While trying to connect with basketball-crazy voters in Indiana, Ted Cruz made a statement that can only be described as a brick.
At a rally Tuesday night in Knightstown, Indiana, in the very gym where the 1986 classic movie "Hoosiers" was filmed, Cruz mistakenly referred to one of the gym's basketball hoops as a "basketball ring."
During his speech, Cruz tried to evoke some of that "Hoosiers" pride by quoting a scene from the movie.
In the movie, when the team made it to the state championship, many players were starstruck by the size of the gym they'd be playing in. Their coach, played by Gene Hackman, measures the court to prove a point that no matter how much bigger the gym may be, the court is still the same size as the one back home.
Tuesday night, Cruz said:
"As you all know, we're here on the Hickory basketball court. ... The amazing thing is, that basketball ring here in Indiana is the same height as it is in New York City and every other city in this country. And there is nothing that Hoosiers cannot do."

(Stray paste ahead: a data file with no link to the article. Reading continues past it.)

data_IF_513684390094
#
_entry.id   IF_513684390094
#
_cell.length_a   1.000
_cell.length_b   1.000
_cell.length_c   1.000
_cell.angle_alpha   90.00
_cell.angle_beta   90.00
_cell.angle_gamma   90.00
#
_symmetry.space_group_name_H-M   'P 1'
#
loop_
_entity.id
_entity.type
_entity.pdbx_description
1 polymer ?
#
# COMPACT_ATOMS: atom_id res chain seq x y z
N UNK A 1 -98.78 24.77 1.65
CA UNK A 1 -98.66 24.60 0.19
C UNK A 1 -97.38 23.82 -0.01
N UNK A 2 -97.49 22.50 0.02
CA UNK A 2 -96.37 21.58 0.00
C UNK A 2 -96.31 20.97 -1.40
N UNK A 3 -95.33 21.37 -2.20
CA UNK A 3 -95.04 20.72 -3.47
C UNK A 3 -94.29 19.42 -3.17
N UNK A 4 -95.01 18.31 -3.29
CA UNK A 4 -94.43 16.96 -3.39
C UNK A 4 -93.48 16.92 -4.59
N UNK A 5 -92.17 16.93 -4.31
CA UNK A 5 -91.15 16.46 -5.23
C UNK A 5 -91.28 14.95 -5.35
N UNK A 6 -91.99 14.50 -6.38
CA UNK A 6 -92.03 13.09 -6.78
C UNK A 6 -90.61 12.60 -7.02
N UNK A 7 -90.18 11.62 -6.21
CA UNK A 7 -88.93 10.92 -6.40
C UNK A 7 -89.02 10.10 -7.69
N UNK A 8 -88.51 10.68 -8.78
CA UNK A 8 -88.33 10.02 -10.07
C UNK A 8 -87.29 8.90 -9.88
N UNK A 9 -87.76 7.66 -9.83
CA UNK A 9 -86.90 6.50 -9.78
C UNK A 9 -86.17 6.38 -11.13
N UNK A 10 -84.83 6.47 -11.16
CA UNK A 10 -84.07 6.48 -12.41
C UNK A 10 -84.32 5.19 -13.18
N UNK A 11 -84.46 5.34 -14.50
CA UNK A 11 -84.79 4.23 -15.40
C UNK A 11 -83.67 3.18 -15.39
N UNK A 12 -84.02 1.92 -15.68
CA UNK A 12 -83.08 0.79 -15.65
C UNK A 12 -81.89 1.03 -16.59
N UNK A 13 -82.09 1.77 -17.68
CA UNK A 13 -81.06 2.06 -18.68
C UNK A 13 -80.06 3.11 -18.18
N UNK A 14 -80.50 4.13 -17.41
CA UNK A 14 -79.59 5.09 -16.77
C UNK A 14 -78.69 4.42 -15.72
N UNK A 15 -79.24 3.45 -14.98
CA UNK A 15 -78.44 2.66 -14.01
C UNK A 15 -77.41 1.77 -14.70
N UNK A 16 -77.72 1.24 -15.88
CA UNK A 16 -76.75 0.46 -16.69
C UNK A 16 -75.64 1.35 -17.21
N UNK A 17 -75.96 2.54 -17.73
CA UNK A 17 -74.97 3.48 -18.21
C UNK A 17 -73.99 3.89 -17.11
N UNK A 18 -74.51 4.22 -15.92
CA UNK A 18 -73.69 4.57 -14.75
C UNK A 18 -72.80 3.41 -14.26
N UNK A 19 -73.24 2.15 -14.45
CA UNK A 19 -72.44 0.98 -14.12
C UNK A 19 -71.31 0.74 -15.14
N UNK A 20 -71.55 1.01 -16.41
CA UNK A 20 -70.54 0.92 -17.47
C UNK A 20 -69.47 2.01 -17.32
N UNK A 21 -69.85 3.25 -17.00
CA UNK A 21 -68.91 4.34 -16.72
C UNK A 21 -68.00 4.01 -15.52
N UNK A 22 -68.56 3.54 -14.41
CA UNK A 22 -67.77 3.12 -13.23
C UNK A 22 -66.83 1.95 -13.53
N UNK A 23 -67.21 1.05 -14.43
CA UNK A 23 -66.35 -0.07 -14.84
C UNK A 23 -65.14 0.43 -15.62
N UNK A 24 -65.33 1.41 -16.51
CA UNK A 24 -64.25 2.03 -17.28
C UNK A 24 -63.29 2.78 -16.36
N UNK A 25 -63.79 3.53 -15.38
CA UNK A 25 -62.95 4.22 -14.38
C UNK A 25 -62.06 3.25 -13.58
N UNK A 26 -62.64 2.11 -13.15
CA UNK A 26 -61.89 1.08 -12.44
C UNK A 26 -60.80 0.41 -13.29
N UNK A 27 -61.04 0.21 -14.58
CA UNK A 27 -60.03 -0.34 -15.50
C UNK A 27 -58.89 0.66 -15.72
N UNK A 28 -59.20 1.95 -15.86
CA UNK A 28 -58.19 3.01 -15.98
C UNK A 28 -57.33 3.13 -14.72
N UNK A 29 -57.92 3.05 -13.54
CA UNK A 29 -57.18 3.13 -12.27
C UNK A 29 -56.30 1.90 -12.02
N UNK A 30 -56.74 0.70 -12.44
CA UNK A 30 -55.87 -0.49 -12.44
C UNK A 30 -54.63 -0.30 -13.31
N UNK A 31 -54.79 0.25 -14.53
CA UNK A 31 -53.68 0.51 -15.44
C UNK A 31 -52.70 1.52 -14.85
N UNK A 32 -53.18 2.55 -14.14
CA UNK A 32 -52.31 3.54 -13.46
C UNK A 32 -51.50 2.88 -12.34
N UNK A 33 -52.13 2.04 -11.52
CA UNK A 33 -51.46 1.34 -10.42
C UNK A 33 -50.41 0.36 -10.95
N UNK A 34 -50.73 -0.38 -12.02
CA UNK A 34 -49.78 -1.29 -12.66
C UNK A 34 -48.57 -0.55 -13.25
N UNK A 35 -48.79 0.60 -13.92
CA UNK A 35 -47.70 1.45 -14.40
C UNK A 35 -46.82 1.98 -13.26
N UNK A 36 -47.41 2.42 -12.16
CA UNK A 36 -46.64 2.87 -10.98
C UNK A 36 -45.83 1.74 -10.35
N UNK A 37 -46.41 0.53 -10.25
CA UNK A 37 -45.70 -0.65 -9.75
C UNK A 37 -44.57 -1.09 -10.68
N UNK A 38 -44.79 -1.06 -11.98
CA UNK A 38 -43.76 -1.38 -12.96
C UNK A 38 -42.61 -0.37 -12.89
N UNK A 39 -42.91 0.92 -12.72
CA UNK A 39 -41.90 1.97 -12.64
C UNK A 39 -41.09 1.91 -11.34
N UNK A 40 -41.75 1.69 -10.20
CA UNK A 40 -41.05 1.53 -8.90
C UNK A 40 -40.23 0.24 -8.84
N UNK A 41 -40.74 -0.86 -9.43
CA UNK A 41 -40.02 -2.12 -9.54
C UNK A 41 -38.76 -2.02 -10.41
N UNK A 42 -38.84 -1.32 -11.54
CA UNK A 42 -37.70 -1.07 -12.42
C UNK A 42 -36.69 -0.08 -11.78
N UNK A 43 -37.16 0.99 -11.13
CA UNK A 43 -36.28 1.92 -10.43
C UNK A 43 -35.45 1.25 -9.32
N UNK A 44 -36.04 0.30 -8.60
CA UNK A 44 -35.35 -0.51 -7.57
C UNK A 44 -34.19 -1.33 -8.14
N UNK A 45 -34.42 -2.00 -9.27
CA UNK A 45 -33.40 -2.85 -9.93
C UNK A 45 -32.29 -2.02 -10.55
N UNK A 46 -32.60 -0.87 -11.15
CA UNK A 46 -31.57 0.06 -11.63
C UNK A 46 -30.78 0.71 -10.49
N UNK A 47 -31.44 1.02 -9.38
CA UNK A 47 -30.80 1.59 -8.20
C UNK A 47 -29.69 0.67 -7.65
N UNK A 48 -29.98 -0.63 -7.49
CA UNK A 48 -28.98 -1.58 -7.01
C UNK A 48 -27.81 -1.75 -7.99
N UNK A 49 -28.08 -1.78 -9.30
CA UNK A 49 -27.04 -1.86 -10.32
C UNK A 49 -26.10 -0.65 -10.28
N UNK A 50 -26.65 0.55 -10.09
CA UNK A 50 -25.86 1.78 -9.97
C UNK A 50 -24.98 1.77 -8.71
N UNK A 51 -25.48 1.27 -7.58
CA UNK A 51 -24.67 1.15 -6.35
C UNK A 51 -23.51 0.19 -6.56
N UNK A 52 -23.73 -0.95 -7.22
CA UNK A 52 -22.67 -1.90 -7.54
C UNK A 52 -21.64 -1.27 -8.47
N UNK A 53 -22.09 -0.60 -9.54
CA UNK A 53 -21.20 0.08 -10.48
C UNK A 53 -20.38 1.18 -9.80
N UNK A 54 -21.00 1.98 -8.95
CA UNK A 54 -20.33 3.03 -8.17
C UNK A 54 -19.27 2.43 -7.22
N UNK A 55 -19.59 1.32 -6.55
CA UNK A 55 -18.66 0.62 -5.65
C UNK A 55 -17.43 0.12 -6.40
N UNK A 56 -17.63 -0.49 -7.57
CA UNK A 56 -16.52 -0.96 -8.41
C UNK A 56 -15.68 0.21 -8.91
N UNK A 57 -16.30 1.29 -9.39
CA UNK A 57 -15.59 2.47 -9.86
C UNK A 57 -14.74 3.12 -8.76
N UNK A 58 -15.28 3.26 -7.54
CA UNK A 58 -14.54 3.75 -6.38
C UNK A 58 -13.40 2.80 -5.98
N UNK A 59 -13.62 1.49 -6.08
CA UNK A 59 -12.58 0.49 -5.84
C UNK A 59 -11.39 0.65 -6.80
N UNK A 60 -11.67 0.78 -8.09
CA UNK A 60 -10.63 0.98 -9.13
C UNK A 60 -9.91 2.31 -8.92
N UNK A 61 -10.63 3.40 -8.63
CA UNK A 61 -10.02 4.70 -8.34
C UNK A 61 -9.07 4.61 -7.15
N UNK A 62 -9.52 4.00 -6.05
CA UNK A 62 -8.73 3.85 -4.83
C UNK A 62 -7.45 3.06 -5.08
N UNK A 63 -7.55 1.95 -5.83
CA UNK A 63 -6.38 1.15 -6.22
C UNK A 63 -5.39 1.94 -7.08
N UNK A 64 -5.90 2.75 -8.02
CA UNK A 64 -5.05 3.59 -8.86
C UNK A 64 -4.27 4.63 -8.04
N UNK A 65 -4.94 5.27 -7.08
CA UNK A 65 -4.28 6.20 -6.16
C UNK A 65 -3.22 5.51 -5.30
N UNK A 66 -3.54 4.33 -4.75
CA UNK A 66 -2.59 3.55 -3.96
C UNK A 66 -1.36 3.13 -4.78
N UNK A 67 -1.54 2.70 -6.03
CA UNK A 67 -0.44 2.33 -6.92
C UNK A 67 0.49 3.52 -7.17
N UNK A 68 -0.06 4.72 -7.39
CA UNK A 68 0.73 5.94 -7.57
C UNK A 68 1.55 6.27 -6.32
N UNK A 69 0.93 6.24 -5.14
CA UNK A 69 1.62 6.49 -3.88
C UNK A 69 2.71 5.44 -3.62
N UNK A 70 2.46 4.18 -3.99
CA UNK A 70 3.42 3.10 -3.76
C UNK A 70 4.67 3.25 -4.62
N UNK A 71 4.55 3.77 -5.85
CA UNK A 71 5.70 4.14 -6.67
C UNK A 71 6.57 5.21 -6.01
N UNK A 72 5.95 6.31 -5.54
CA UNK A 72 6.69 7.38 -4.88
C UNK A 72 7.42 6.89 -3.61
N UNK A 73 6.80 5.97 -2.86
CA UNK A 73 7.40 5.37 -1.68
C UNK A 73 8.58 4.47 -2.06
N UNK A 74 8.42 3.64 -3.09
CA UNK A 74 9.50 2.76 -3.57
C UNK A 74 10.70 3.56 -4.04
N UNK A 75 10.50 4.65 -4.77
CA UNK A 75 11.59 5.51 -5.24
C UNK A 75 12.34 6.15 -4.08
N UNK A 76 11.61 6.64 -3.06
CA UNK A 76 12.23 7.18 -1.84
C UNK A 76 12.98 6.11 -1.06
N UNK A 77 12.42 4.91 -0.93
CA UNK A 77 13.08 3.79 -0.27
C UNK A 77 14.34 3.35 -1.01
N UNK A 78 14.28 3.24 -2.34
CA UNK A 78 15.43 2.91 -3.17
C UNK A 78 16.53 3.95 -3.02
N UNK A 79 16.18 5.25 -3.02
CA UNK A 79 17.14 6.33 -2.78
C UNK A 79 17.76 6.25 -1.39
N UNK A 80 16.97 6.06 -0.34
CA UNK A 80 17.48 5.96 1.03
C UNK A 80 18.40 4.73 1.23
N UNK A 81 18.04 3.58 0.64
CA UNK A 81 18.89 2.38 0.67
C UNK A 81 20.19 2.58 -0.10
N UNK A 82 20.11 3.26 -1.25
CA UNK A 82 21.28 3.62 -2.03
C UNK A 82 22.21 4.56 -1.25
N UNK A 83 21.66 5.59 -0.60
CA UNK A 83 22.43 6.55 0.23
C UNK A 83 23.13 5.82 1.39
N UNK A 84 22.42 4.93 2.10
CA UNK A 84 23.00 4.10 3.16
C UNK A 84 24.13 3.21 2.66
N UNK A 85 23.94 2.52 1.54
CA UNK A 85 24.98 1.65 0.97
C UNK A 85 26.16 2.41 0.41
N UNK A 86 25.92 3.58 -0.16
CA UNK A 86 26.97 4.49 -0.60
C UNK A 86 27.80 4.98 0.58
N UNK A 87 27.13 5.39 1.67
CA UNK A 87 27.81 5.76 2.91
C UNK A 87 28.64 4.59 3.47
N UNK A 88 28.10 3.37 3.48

No, Ted. It's not a ring. It's a hoop or a goal.
As it always is, the internet was calm and understanding in Cruz's mistake. No, not really.
Ted Cruz on ESPN:
The Basketball Ring
Football Endzone Y
The Hockey Rectangle Mesh
The Soccer Thing That is Like the Hockey Rectangle Mesh
— Fake Dispatch (@Fake_Dispatch) April 27, 2016
.@tedcruz is bound to lose Indiana now that he called a basketball hoop a "basketball ring." pic.twitter.com/OGh3UnaCEc
— Bryan Kubel (@bkubel) April 27, 2016
Hey @tedcruz, your "basketball ring" comment just lost you Indiana. Next you'll probably call the Indianapolis Motor Speedway a circle.
— Andrew's Head (@AndrewLucksHead) April 27, 2016
When ted cruz called a hoop a "basketball ring" pic.twitter.com/RWfaDYwJoI
— James Custer (@JamesCuster_II) April 27, 2016
When you hear Ted Cruz call a basketball goal a "basketball ring" pic.twitter.com/Ycrru1Za5z
— Pro Hoops History (@ProHoopsHistory) April 27, 2016
But which is worse? Cruz's ring incident from Tuesday? Or Hillary Clinton calling Indiana "Indianoplace" in an email?